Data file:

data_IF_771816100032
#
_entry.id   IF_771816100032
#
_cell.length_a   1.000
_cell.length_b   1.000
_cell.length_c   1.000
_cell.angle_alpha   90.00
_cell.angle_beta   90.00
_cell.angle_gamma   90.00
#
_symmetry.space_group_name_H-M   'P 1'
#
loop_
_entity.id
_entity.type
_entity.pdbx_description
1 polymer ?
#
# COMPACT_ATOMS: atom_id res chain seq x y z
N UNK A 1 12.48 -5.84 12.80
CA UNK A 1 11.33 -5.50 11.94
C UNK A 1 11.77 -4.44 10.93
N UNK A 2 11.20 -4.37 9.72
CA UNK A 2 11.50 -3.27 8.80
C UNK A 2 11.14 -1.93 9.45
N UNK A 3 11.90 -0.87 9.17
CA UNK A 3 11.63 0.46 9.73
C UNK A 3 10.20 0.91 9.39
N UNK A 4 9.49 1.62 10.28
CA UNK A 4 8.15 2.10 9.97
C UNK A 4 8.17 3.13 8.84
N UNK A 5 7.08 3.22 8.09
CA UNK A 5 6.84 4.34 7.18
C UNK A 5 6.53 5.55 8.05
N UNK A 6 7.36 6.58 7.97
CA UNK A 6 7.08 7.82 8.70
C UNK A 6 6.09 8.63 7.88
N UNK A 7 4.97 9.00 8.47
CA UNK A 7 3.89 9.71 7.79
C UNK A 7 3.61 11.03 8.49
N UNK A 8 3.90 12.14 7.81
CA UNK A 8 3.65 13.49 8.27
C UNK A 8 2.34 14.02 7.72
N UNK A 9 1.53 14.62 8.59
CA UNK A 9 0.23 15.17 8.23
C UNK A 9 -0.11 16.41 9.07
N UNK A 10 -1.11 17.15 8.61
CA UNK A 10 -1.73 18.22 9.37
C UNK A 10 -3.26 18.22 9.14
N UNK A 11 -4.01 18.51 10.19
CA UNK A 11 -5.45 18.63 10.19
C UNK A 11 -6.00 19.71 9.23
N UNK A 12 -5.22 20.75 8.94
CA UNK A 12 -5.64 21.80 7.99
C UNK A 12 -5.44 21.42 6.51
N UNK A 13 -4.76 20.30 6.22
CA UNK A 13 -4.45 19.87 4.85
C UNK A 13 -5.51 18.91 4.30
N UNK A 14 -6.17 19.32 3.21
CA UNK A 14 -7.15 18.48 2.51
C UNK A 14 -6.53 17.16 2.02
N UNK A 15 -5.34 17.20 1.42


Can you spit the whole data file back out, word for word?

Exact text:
data_IF_771816100032
#
_entry.id   IF_771816100032
#
_cell.length_a   1.000
_cell.length_b   1.000
_cell.length_c   1.000
_cell.angle_alpha   90.00
_cell.angle_beta   90.00
_cell.angle_gamma   90.00
#
_symmetry.space_group_name_H-M   'P 1'
#
loop_
_entity.id
_entity.type
_entity.pdbx_description
1 polymer ?
#
# COMPACT_ATOMS: atom_id res chain seq x y z
N UNK A 1 12.48 -5.84 12.80
CA UNK A 1 11.33 -5.50 11.94
C UNK A 1 11.77 -4.44 10.93
N UNK A 2 11.20 -4.37 9.72
CA UNK A 2 11.50 -3.27 8.80
C UNK A 2 11.14 -1.93 9.45
N UNK A 3 11.90 -0.87 9.17
CA UNK A 3 11.63 0.46 9.73
C UNK A 3 10.20 0.91 9.39
N UNK A 4 9.49 1.62 10.28
CA UNK A 4 8.15 2.10 9.97
C UNK A 4 8.17 3.13 8.84
N UNK A 5 7.08 3.22 8.09
CA UNK A 5 6.84 4.34 7.18
C UNK A 5 6.53 5.55 8.05
N UNK A 6 7.36 6.58 7.97
CA UNK A 6 7.08 7.82 8.70
C UNK A 6 6.09 8.63 7.88
N UNK A 7 4.97 9.00 8.47
CA UNK A 7 3.89 9.71 7.79
C UNK A 7 3.61 11.03 8.49
N UNK A 8 3.90 12.14 7.81
CA UNK A 8 3.65 13.49 8.27
C UNK A 8 2.34 14.02 7.72
N UNK A 9 1.53 14.62 8.59
CA UNK A 9 0.23 15.17 8.23
C UNK A 9 -0.11 16.41 9.07
N UNK A 10 -1.11 17.15 8.61
CA UNK A 10 -1.73 18.22 9.37
C UNK A 10 -3.26 18.22 9.14
N UNK A 11 -4.01 18.51 10.19
CA UNK A 11 -5.45 18.63 10.19
C UNK A 11 -6.00 19.71 9.23
N UNK A 12 -5.22 20.75 8.94
CA UNK A 12 -5.64 21.80 7.99
C UNK A 12 -5.44 21.42 6.51
N UNK A 13 -4.76 20.30 6.22
CA UNK A 13 -4.45 19.87 4.85
C UNK A 13 -5.51 18.91 4.30
N UNK A 14 -6.17 19.32 3.21
CA UNK A 14 -7.15 18.48 2.51
C UNK A 14 -6.53 17.16 2.02
N UNK A 15 -5.34 17.20 1.42